Issue 160 - 2nd November 2009

Monday 2 November 2009

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Blake J in the Administrative Court in Karim (R on the application of) v Secretary of State for the Home Department [2009] EWHC 2714 (Admin) considered the administrative processing of "legacy" cases at the Home Office. He found that the policy that defined "seriously mishandled" cases as falling within the exceptional class requiring expedition cannot realistically be said to have contemplated every case of non¬application of an applicable policy: "anyone familiar with this sensitive area of public administration knows there are a great many policies published, unpublished, half published, clear, unclear, completely obscure, which may or may not apply to various people at various times".

In Mikolenko v Estonia (Application no. 10664/05; 8 October 2009) the European Court of Human Rights found that detention once the applicant's expulsion had become virtually impossible as for all practical purposes it required his co-operation, which he was not willing to give, was not with a view to his deportation. Detention for three years and seven months could not be justified by an expected future change in the legal circumstances even if the conditions of detention as such were adequate. Read more.

Nicol J in the Administrative Court in Hussein v Secretary of State for the Home Department [2009] EWHC 2492 (Admin) ruled that the automatic deportation provisions of the UK Borders Act 2007 apply to those who were convicted between 1st November 2007 and 31st July 2008. The implied limitations on detention in such cases set out in Hardial Singh and I still applied, with some modifications. Thus detention must still not exceed a period which is reasonable in all the circumstances. The Secretary of State will have to act with reasonable diligence and expedition to effect deportation. What is reasonable will no doubt take account of the totality of the period that the person concerned has spent in detention after the conclusion of his criminal sentence pursuant to immigration. In cases where there are a few months between sentence and the automatic release date, if the initiation of the process is delayed, it is likely to prolong the period of s.36(1)(a) detention, which may be incompatible with the duty to act with due diligence. Read more.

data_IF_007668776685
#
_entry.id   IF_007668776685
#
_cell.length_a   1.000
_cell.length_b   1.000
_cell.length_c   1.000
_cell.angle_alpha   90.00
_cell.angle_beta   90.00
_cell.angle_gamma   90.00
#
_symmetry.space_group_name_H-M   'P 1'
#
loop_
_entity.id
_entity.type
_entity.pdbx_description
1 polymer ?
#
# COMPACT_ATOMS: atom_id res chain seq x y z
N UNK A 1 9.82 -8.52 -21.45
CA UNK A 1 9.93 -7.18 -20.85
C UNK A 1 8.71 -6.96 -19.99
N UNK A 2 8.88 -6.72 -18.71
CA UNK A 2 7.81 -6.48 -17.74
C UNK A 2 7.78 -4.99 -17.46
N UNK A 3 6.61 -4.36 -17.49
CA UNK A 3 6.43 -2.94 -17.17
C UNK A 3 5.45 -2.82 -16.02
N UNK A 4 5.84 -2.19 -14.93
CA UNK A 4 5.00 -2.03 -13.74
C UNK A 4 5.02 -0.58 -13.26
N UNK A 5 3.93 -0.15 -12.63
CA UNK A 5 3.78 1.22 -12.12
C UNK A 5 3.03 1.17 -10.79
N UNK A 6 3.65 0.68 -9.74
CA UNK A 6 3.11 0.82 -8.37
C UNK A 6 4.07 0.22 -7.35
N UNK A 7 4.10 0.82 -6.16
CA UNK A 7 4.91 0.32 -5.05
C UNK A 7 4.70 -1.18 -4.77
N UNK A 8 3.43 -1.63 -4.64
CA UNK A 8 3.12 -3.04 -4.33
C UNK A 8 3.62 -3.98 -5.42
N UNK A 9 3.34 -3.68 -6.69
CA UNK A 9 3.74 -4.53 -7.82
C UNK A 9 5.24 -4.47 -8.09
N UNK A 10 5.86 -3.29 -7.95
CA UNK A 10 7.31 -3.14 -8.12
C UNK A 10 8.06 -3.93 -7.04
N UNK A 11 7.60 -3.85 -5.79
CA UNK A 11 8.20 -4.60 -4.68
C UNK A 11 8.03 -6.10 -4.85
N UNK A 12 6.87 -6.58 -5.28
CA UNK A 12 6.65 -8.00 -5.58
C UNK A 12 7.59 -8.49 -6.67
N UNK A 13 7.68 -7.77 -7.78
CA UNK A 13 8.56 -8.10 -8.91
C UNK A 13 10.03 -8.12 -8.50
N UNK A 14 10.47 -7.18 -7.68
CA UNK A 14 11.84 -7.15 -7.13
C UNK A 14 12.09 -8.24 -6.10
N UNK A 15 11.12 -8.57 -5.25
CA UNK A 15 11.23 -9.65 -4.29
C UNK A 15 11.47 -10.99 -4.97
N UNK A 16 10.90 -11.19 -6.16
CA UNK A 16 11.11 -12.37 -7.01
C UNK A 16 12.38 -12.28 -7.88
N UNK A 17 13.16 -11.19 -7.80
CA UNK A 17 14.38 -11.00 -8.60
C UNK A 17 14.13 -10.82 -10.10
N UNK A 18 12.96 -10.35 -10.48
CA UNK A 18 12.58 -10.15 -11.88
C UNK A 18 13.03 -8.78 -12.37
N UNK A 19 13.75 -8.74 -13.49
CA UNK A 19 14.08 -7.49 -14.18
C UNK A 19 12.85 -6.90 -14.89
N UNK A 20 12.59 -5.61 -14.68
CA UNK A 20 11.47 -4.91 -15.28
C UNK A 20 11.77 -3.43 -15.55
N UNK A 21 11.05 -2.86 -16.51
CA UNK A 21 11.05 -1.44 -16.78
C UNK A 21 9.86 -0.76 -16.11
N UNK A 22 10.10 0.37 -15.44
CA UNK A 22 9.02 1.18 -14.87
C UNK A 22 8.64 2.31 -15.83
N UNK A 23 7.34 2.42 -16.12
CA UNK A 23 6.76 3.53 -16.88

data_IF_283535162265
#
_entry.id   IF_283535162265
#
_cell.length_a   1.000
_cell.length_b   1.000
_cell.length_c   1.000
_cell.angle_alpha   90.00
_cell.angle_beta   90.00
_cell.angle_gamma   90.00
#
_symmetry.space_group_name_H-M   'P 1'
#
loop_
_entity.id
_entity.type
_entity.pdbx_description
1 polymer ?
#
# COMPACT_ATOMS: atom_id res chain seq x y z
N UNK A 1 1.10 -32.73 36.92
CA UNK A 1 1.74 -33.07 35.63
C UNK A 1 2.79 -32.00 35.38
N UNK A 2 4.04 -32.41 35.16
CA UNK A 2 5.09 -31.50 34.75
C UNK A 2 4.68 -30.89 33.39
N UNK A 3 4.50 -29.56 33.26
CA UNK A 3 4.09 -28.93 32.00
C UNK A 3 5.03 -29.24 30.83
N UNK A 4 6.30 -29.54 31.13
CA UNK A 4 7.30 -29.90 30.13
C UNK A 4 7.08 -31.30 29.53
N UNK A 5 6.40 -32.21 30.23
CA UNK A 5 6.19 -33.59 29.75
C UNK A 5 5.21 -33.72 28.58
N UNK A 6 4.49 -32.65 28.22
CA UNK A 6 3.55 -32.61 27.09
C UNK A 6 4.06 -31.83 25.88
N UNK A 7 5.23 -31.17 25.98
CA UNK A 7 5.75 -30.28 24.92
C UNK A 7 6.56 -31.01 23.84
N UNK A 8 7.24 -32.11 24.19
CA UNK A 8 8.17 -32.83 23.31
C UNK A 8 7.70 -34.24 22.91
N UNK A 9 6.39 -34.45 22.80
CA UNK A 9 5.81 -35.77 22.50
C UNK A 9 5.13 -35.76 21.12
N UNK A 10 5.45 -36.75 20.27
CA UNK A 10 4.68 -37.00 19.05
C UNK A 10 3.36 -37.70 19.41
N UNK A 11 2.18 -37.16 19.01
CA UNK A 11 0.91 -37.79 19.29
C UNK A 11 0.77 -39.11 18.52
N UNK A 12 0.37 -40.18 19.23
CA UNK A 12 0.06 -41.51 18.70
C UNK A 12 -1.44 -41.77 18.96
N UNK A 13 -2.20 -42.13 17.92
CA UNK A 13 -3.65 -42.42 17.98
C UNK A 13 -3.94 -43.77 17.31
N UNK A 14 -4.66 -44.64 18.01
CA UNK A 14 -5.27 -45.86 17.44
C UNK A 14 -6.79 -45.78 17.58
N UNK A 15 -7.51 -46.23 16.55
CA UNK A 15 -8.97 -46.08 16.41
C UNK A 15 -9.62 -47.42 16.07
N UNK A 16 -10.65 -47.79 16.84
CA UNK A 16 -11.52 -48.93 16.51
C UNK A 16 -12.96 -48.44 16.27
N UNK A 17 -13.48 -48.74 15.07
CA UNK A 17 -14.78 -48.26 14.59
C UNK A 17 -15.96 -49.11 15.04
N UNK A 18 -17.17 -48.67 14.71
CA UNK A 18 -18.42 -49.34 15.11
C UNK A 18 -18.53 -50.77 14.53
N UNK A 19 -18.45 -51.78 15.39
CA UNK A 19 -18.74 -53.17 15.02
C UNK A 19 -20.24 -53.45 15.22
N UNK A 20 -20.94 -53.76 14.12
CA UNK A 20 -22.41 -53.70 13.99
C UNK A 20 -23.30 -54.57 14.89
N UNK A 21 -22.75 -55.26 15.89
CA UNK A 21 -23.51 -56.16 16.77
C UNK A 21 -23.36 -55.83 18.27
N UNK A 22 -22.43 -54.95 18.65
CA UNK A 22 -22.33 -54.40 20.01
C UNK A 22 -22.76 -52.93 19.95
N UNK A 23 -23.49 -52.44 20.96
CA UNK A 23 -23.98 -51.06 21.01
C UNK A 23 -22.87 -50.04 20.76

The Opinion of Advocate General Mazák in the ECJ delivered on 20 October 2009 in London Borough of Harrow v Nimco Hassan Ibrahim and Secretary of State for the Home Department (Case C/310/08) was supportive of Baumbast style cases. His view was that the children of an EEA national who have installed themselves in a Member State during the exercise by their parent of rights of residence as a migrant worker are entitled to reside there in order to attend general educational courses there pursuant to Article 12 of Regulation (EEC) No 1612/68; and that their primary carer parent is able to reside with them in order to facilitate the exercise of their right, and the fact that the children and their primary carer are not self-sufficient and are dependent upon social assistance in the host Member State and the length of time the children have been enrolled in general educational courses in the host Member State are irrelevant. Read more.

The Opinion of Advocate General Kokott on the same day, in Maria Teixeira v London Borough of Lambeth and Secretary of State for the Home Department (Case C/480/08) was that where a child of a Union citizen is in education in a Member State in which that Union citizen is or has been employed as a migrant worker, the parent who is the child's primary carer enjoys a right of residence in the host Member State that is derived from Article 12 of Regulation (EEC) No 1612/68. There is requirement they possess sufficient resources and comprehensive sickness insurance cover, nor that they themselves should have been employed as a migrant worker in the host Member State when the child first entered education; and that the right of residence of that parent ends when the child reaches the age of majority, unless the circumstances of the individual case are such that it is appropriate for the child to be looked after personally by that parent beyond that point so as to ensure that the child is able to pursue and complete its studies. Read more.


On 21 November ILPA will host their annual conference in central London.

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